All About Snake Plant Roots, Care, Fixing and Propagation

For those who want to know some information related to Snake Plant roots, you are able to read this entire article. Here we are going to reveal that information. Keep staying on this page.

Watering and Root Structure of the Snake Plant

One of the most important things to understand related to Snake Plant is the root structure. The root structure dictates a big deal about basic care for most plants including Snake Plant. You have to know that Snake Plant has extremely shallow rhizomes for the roots. Usually, grown in very deep, tall grow pots, with heavy soil. But, the roots of the plant itself only go down about halfway or less into that deep pot. The pot is designed more as a counterweight than anything else for Snake Plant of 10″ diameter grow pots and bigger.

Snake Plant roots

The Snake Plant Rhizome roots spread outward. The roots do not grow down deep. For this case, you have to consider watering. If you are going to water this Snake Plant and leave it standing in water, the standing water in the liner will not be used very effectively. In fact, it is not uncommon for a Snake Plant watered in such a fashion to end up with a good stinky liner full of stagnant water.

It is possible that in an extremely high light and airflow situation this way works out alright. Most indoor environments do not give high light, temperature or airflow. When indoors, best watering practice for the Snake Plant revolves around consistency.

  • The first one is consistency in application all around the soil surface to make sure distribution of water to the rhizomes throughout the area of the pot.
  • The second one is consistency in the frequency of application of the water.
  • The last one is consistency in the balance of the moisture content in the soil, not too dry, not too wet, and neither situation will exist for too long a period of time.

Aside from good watering practices, Snake Plants do not need much else as far as regular care. It helps to wipe down dust there. Usually, they collect much less dust than most other houseplants. As far as the pests go, fungus gnats are really the only threat. The fungus gnats are a conditional issue which can be easily fixed with no real damage to the plant itself. There are some different varieties of Snake Plant, the more compact the leaf structure on your Snake plant so the less water the plant will use. Probably, you end up causing rot on really compact florets if water is left in between the leaves. Please water the soil surface to the best of your ability.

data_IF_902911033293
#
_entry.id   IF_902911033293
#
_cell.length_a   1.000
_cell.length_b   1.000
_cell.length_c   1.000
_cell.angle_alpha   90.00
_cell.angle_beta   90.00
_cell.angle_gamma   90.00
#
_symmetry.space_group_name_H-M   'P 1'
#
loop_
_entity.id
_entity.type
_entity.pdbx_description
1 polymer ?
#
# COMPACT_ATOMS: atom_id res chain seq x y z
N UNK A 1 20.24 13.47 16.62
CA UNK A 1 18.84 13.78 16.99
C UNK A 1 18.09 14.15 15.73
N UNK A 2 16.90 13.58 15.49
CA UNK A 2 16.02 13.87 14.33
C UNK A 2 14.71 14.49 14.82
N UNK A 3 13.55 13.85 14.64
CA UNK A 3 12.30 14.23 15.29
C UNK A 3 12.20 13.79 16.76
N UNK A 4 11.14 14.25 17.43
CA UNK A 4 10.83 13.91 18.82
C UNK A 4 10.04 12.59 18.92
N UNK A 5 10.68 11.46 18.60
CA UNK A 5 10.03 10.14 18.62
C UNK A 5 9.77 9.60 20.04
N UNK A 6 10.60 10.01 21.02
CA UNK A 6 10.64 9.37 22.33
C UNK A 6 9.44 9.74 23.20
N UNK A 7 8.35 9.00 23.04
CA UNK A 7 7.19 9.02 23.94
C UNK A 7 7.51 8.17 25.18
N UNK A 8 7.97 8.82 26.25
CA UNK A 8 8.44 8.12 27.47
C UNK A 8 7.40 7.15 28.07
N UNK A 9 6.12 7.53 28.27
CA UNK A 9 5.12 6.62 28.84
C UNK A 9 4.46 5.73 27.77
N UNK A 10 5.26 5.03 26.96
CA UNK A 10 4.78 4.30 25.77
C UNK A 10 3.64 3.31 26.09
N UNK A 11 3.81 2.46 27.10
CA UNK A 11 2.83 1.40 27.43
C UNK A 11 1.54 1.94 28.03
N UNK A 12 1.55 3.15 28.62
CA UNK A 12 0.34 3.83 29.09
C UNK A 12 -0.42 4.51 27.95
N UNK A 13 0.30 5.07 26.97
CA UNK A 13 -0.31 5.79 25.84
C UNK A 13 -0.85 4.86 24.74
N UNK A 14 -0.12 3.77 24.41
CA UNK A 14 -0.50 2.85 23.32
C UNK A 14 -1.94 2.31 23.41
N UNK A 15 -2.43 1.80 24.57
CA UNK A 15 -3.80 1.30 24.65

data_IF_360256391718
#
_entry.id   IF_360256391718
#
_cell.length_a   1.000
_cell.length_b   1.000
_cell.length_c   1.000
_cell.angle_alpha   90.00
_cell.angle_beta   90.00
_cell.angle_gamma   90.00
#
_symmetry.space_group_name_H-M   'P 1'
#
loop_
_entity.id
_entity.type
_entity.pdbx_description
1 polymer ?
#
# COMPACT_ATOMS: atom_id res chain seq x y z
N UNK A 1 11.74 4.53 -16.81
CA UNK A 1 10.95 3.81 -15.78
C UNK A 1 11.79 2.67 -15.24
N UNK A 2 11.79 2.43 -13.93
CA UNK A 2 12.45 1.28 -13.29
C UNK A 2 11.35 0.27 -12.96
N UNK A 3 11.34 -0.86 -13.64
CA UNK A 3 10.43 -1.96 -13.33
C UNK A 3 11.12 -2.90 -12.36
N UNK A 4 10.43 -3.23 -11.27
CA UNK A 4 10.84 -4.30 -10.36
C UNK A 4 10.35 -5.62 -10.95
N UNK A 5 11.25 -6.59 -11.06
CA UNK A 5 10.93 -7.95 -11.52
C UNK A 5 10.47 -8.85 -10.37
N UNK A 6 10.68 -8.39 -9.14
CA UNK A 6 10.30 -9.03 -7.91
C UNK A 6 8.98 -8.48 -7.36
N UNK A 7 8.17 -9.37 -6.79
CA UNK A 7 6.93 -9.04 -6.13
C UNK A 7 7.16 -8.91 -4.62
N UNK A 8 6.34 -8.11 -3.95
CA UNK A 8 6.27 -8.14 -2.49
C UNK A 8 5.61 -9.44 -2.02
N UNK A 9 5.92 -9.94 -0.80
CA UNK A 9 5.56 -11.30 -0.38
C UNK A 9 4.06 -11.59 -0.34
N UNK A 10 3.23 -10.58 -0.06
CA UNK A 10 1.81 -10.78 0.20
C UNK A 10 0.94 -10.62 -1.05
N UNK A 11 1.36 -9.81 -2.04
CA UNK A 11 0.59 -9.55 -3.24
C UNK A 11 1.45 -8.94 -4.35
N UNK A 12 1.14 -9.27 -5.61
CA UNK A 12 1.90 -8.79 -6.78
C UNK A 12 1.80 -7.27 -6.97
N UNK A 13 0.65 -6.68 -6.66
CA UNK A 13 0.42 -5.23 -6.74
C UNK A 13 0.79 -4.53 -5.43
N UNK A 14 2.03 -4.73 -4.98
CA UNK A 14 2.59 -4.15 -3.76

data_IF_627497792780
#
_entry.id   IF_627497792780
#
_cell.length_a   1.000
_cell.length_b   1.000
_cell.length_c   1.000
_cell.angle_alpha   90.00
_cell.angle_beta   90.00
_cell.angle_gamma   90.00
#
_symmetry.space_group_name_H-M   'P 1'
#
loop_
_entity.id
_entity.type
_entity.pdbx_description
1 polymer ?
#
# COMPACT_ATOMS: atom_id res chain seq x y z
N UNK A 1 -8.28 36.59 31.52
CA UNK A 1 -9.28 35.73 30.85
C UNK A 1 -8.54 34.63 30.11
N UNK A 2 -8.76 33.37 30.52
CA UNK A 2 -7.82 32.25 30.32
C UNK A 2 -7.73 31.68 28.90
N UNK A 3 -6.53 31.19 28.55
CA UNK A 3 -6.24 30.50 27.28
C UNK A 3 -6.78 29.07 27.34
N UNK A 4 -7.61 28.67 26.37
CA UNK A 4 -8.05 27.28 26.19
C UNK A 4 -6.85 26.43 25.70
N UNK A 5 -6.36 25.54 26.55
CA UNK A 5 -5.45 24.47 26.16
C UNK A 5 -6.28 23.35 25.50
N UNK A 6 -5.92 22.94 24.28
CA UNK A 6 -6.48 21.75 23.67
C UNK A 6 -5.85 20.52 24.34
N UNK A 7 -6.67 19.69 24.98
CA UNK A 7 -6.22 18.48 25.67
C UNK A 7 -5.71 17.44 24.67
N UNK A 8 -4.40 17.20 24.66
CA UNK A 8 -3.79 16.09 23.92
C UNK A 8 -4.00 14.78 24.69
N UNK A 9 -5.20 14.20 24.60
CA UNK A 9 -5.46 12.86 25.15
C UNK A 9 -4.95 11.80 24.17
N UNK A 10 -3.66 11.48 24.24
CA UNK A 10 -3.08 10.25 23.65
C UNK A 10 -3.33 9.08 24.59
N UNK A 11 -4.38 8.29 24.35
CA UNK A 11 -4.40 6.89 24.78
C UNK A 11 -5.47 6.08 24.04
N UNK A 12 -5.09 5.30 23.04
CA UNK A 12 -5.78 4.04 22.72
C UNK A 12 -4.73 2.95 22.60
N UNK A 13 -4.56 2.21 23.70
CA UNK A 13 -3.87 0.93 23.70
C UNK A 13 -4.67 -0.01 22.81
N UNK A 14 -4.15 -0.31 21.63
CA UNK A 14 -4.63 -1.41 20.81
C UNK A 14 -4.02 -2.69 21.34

Why does your Snake Plant have no roots?

Snake plants lack roots because they were damaged by overwatering. Or it can be caused by a fungus that has attacked and decimated the roots beneath the soil. Fortunately, you are able to regrow your Snake Plant through propagation by doing the steps below:

  • You have to trim off the damaged ends.
  • Treating the leaves with an antifungal.
  • You have to make a potting mix with peat moss and perlite.
  • You have to put the remaining Snake Plant leaves upright in a pot.
  • Waiting and maintaining the houseplant care.

As we know that the Snake Plant has rhizomes, or a stem underneath the Snake plant. It can produce adventitious roots and shoots or leaves. The water which you pour in the pot will be retained by roots and leaves of snake plant. Probably, you are able to see where this is going.

You know, snake plant as known as snake plant is one of a hardy indoor plant. When the leaves contain too much water, they are able to become mushy and fall over. The roots are going to suffer a similar fate, rotting. Hence why your plant lacks roots.

How to Propagate the Snake Plants?

Actually, learning how to propagate snake plants is easy enough. It is true that too much water will kill your plant, but rooting a snake plant in water is one of the most simple methods. Also, you are able to root the plant from cuttings. Dividing your snake plant is the fastest way to get or grow new snake plant. The Snake Plant grows out from Rhizomes that mass together and multiply as the plant gets older. This way is no different than the one you use on your old perennials in the garden. Please pick a way of snake plant propagation!

Rooting Snake Plant in Water: You have to select a container tall to hold the leaf. Please select a healthy leaf which is not too old. Use clean, sharp shears to cut it off. After that, you are able to put the cut end of the leaf in enough water to cover the bottom quarter of tissue. Next, place the container in an indirect light condition and change the water every couple of days. Soon you are going to see little roots. Just plant the rooted leaf in the sand or peat moss and then follow the snake plant care.

Propagating the Snake Plants with Cuttings: Actually, this method is really no different than the water method above, however it skips a step. In this method, you have to let the cut leaf callus over for a day or two days. Next step is that you need to insert the cut of snake plant leaves into lightly moist sand in a pot/container. Please wait a few weeks and the plant will root on its own.

The Snake Plant Propagation from Division: The Snake Plant rises from thick, under-the-soil organs named rhizomes. These energy for leaf and stem growth. In this method, you have to pull the Snake plant from its pot. Then, use sharp shears or a hand saw to cut the base apart into sections. Cut it in half unless the plant is old and has masses of rhizomes. A good rule is at least three rhizomes plus one healthy leaf per new plant. Lastly, plant each new section in a fresh pot.

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